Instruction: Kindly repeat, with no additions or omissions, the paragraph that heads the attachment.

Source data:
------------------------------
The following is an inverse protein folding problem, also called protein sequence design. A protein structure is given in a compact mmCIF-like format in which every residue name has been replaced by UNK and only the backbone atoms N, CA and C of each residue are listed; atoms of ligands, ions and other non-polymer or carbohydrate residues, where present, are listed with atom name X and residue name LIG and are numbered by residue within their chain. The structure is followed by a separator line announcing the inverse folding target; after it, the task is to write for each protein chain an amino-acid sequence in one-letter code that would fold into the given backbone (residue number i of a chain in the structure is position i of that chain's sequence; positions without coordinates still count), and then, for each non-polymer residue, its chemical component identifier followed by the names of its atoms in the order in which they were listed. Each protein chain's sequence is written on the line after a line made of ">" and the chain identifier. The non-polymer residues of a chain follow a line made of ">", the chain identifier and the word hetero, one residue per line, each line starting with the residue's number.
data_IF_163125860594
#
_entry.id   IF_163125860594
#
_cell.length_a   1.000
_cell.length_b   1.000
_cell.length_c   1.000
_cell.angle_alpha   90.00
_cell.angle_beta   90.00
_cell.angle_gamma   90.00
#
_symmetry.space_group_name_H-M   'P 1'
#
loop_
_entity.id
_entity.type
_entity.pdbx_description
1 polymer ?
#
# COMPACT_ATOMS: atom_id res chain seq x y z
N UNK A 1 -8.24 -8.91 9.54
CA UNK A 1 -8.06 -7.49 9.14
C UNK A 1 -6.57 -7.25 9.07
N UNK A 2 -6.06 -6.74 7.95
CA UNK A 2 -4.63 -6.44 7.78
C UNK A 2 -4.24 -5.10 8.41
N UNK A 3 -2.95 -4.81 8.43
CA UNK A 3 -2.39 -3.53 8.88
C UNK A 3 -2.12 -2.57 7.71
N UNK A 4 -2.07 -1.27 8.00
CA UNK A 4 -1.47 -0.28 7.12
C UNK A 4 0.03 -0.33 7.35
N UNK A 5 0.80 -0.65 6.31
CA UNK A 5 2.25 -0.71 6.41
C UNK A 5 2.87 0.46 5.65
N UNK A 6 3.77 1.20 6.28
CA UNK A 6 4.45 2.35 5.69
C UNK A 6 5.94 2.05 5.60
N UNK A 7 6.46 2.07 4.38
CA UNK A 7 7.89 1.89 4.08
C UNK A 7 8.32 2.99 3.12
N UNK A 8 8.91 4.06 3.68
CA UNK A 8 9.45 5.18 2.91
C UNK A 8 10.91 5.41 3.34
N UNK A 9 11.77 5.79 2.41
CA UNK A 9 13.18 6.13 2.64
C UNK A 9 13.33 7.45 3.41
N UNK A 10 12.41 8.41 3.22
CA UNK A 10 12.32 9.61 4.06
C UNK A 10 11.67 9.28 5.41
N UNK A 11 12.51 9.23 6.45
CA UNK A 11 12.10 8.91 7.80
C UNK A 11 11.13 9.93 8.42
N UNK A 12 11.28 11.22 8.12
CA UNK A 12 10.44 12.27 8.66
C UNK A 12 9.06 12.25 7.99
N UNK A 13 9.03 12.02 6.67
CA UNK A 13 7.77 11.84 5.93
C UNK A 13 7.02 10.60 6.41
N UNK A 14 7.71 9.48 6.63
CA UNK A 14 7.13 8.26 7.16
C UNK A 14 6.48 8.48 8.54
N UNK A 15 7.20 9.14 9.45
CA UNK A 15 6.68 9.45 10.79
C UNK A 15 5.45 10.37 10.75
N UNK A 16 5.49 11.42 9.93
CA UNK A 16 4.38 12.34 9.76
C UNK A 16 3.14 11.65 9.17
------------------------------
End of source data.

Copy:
The following is an inverse protein folding problem, also called protein sequence design. A protein structure is given in a compact mmCIF-like format in which every residue name has been replaced by UNK and only the backbone atoms N, CA and C of each residue are listed; atoms of ligands, ions and other non-polymer or carbohydrate residues, where present, are listed with atom name X and residue name LIG and are numbered by residue within their chain. The structure is followed by a separator line announcing the inverse folding target; after it, the task is to write for each protein chain an amino-acid sequence in one-letter code that would fold into the given backbone (residue number i of a chain in the structure is position i of that chain's sequence; positions without coordinates still count), and then, for each non-polymer residue, its chemical component identifier followed by the names of its atoms in the order in which they were listed. Each protein chain's sequence is written on the line after a line made of ">" and the chain identifier. The non-polymer residues of a chain follow a line made of ">", the chain identifier and the word hetero, one residue per line, each line starting with the residue's number.